I remembered my roots

First off let me congratulate Takahiro Omori on his win in the 2018 Bassmaster Elite at Lake Martin presented by Econo Lodge. He did one heck of a good job and deserved to win. 

Now I want to talk a little bit about the 2018 Bass Pro Shops Eastern Open on the Kissimmee Chain of Lakes where I won a couple of weeks ago. I think what I did might help a lot of Florida anglers and, really, anglers who fish a lot of different places, too.

I’ll begin with the weather. About three weeks before the tournament started it was cold in Central Florida. Nighttime temperatures dropped into the 30s and daytime temperatures sometimes didn’t get out of the 50s. That might not sound cold to some of you but for here it’s brutal. 

After that we had high winds that blew like crazy from every direction on the compass. Water temperatures in Toho moved from about 56 degrees to 62 degrees. It never got higher than that, and that’s saying something.

That creates tough fishing on the Kissimmee Chain. The bass in those lakes can’t move up or down very far so they have to move sideways to deal with tough conditions. That tends to shut them down and at the same time it’ll move them around. That’s not a good combination if you’re a bass angler. 

In practice I found a spot with clear water between 2 and 3 feet deep over hydrilla. I only caught one fish in there, but I knew that was the key. So, instead of continuing to fish I just ran the lakes looking for spots that were just like it. I found three and marked them.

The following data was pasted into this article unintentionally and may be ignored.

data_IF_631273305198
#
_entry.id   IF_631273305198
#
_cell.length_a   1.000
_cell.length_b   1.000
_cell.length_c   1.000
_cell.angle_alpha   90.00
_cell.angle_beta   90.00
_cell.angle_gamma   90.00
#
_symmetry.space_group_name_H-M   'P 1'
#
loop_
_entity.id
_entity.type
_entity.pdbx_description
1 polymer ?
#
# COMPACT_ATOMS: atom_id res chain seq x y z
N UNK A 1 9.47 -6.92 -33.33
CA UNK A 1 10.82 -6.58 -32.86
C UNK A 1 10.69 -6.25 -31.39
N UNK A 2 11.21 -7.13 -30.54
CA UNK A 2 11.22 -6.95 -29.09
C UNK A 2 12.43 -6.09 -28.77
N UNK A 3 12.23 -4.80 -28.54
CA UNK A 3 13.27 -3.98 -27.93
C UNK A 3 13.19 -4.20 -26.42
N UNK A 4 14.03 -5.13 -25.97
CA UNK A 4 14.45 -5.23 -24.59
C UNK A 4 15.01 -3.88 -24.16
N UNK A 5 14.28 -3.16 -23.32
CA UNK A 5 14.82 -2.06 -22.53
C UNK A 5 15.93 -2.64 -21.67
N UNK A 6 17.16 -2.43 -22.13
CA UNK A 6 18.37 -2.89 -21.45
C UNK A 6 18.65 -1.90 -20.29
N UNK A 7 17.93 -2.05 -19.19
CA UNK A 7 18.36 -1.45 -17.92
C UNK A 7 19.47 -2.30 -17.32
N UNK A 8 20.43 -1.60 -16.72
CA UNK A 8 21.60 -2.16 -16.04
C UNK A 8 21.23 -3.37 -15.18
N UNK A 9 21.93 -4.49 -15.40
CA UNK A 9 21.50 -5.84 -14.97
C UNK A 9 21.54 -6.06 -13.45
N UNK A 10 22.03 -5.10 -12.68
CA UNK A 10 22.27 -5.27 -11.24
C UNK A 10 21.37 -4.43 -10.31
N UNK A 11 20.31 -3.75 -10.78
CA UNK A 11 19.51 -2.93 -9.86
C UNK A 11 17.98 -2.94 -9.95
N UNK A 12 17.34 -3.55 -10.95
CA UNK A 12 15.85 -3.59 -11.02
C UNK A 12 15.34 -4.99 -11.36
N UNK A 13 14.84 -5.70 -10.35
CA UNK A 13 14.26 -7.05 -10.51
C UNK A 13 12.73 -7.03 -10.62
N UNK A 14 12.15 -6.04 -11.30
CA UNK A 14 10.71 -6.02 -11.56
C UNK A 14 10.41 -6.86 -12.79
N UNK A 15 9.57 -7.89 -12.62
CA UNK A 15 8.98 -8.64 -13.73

When the tournament started I fished those spots slow and moved from one to another. Now, when I mean slow, I’m talking real slow. There were times when I’d move my boat less than 150 yards over a 3-hour period. I picked everything apart that was in front of me. 

What I did was go back to my roots and fish the way I knew to in Florida when things turned tough. If there’s a lesson in that, it’s just that. Sometimes you have to go with what you know and hope for the best.

Another thing that’s just as important is that you can’t get in a hurry just because you aren’t getting a bite or catching what you think you should. That’s the mistake many of the guys fishing the Open made. If they didn’t get a bite right away they moved to a new spot. As a result they struggled to catch 10 pounds. 

I was fishing so slow that it was painful. But, the thing was I only had three good, big bass spots so why get in a hurry. It’s not like I had a dozen other options. 

The real thing was to let the fish come to me. I knew I was in good areas so I just kept throwing and picking apart everything that was available to me. It might have been that the fish were turning on over-time while I was fishing, but I think it’s more likely that they were moving in, out and around.

Trust your instincts and don’t get in a hurry.

Originally posted on Bassmaster Go to Source
Author: Bobby Lane

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